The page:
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All the hardware was mounted in the new 60 inch cabinet and I made all new cables to connect the S-Com 7K controller to the Kendecom repeater and Kenwood link radio. The 7K received a firmware upgrade and was reprogrammed with all the same basic functions and control macros as all of the other repeaters on the network.

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The Kenwood TK-830 UHF link radio was given the ABI Labs modifications for that sweet audio, as well as COS and CTCSS signaling for the 7K controller.

In these photos you can see each step as I install the various components to provide the correct signals from the receiver to the controller.

 

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I also added a jumper to the Kendecom receiver to route the discriminator audio to a CTCSS tone decoder for the 7K controller. There was an unused feed-thru capacitor already mounted in the receivers RF cabinet so it was easy to route the audio out to the new decoder board.

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With all the hardware upgraded with new signaling for the 7K controller, and the controller upgraded with the new firmware so the COS and CTCSS singling worked on all three receiver ports, it was time to cut out all the old interconnecting cables and make a new harness to connect the Kendecom and Kenwood to the S-Com 7K controller.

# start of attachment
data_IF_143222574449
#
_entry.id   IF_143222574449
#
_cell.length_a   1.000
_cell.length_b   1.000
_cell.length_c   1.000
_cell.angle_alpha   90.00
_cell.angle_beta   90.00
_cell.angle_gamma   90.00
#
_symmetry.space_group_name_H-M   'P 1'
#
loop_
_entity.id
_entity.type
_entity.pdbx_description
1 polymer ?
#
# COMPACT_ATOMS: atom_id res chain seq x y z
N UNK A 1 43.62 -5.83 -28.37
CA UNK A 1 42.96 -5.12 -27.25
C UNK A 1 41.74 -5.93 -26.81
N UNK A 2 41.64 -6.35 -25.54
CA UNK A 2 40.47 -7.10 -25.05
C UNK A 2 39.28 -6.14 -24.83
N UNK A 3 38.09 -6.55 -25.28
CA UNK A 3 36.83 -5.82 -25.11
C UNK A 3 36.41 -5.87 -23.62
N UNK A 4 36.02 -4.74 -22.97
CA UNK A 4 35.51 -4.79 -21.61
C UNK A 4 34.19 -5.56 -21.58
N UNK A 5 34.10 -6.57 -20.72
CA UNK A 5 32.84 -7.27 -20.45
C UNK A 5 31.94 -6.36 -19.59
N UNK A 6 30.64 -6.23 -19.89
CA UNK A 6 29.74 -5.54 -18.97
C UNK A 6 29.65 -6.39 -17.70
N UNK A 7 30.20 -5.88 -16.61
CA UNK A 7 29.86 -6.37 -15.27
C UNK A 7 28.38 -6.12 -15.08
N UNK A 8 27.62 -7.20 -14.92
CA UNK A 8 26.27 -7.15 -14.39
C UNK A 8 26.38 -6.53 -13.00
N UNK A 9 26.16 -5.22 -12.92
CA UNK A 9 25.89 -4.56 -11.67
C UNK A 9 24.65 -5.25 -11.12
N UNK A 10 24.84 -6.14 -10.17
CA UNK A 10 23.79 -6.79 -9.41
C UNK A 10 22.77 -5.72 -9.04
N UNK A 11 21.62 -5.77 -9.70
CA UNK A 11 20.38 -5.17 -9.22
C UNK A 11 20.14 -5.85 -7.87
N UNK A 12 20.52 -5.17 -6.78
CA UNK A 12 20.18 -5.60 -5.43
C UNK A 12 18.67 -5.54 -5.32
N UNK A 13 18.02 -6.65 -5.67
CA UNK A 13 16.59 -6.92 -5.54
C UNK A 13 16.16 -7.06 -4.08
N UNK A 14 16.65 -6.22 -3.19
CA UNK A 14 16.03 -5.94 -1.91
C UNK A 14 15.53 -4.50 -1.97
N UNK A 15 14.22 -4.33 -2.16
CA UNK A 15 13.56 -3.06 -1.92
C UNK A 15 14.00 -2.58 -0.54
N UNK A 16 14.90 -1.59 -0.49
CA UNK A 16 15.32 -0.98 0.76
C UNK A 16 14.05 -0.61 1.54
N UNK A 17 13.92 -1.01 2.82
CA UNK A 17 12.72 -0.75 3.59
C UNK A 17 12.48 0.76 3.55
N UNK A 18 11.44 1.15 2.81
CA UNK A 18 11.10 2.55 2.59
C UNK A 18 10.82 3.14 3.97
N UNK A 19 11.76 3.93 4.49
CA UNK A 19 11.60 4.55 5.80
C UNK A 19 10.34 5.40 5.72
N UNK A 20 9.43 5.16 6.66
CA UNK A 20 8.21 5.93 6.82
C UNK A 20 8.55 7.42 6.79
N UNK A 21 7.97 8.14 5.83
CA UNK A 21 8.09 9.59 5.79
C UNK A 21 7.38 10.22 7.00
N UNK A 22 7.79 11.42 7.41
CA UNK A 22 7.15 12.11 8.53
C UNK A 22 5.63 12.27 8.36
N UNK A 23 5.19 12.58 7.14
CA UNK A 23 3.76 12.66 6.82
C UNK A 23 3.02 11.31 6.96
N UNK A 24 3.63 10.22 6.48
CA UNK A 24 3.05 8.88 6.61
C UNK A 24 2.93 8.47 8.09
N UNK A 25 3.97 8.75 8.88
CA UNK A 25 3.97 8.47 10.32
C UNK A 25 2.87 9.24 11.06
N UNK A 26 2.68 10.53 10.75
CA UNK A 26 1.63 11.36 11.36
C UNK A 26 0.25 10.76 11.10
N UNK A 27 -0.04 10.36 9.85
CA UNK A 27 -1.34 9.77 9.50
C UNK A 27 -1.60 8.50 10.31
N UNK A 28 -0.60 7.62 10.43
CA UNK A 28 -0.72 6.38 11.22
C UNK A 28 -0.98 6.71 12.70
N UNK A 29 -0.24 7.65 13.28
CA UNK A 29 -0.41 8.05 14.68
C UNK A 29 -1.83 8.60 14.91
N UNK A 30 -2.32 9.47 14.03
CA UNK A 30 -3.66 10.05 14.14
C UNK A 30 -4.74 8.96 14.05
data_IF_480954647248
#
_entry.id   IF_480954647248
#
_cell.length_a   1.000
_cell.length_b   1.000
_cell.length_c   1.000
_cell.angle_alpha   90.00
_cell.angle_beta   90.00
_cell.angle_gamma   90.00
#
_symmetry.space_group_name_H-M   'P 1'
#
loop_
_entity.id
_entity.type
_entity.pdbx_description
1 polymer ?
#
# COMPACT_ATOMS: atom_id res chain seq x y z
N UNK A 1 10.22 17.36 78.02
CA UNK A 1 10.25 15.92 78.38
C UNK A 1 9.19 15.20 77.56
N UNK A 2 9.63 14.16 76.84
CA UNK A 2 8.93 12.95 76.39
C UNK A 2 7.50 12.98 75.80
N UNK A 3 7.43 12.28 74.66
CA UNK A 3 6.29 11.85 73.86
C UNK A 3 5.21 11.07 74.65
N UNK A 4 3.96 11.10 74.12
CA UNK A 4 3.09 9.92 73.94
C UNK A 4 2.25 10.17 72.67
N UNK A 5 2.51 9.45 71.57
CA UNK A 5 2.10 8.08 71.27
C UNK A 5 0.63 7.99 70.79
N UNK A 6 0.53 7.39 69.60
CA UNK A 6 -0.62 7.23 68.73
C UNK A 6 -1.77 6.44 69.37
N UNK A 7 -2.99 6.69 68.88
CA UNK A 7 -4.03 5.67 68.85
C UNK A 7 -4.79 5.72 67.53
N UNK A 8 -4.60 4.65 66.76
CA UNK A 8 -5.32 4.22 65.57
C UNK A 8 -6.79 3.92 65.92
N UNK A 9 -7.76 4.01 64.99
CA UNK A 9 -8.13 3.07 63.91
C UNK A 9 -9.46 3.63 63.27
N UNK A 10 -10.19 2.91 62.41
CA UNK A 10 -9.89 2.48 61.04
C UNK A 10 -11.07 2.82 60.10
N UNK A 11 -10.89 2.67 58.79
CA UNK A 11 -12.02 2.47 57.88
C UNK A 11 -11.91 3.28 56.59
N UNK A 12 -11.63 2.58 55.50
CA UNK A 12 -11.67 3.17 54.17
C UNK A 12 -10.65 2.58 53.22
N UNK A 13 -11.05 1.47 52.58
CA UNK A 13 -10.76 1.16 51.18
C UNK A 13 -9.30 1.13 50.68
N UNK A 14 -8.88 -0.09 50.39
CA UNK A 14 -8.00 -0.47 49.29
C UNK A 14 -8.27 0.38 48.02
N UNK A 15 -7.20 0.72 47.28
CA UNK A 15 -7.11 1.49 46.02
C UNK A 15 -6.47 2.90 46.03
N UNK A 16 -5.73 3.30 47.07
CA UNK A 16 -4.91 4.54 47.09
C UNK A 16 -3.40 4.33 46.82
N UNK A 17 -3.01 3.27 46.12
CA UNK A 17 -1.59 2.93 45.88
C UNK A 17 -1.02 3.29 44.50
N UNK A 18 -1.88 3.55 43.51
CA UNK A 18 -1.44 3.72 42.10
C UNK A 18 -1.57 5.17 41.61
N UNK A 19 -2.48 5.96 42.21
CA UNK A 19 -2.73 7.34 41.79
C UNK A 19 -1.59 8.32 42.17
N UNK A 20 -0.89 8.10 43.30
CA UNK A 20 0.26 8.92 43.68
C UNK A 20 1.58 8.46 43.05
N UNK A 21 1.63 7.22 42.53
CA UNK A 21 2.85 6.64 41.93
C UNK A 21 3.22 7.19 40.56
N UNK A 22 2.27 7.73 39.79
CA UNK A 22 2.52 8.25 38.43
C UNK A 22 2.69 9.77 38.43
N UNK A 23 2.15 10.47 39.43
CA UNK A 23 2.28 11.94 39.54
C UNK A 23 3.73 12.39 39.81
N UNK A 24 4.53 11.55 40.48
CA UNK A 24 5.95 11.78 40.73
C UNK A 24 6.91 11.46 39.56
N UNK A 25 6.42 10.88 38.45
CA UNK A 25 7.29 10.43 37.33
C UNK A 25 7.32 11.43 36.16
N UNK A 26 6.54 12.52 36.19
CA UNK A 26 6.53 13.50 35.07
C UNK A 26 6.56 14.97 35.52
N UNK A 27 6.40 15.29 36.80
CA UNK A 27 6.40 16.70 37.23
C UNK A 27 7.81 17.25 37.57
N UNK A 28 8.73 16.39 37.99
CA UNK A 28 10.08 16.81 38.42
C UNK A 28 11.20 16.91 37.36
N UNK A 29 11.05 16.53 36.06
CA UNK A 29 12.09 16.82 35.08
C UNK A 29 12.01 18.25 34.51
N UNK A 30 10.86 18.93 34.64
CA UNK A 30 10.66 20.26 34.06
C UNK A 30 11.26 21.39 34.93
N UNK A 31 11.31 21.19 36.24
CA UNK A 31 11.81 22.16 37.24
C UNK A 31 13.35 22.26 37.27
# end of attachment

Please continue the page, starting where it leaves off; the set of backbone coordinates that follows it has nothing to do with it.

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Then I just needed to paint a few parts and bolt everything back into the new rack cabinet. I also added a support plate to provide a mounting location for the GLB PreSelector / PreAmp and the power sensor for the rack mounted VSWR meter.

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Saturday February 26th 2011 - The Rebuild is Complete!

The finished repeater hardware on the air at my house for some more testing just hours before Dad & I got everything loaded into the Big Blue Beast and dragged it back to the repeater site...

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When I helped Bill KA1JNP this repeater on the air back in 1987 I never would have imagined that 25 years later we would be doing such an extensive rebuild but I am sure glad that we did. My only regret is that we lost Bill a few weeks before the project was finished. Bill did see most of the project unfold and did get to see the HUGE new JAG dipole array mounted on the tower, and I know he was excited about our new northern node on the network.

 

Wednesday Morning March 2nd 2011 - Something is not right...

After deploying the repeater on Saturday it was obvious that something was not working correctly. The transmitter was getting into the receiver and adversely affecting the receiver performance.

In these two photos you can see the monitor meter on the Kendecom indicating the signal on the receiver. In the left photo the transmitter is OFF and the receiver is idling at approximately .45 units and in the photo on the right the transmitter is ON and the receiver is seeing .65 units.

NOT GOOD

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I quickly tuned up a JAG custom filter cavity and ran back to the site on my lunch break and dropped an extra pass / reject cavity in line with the two TX cavities in the duplexer.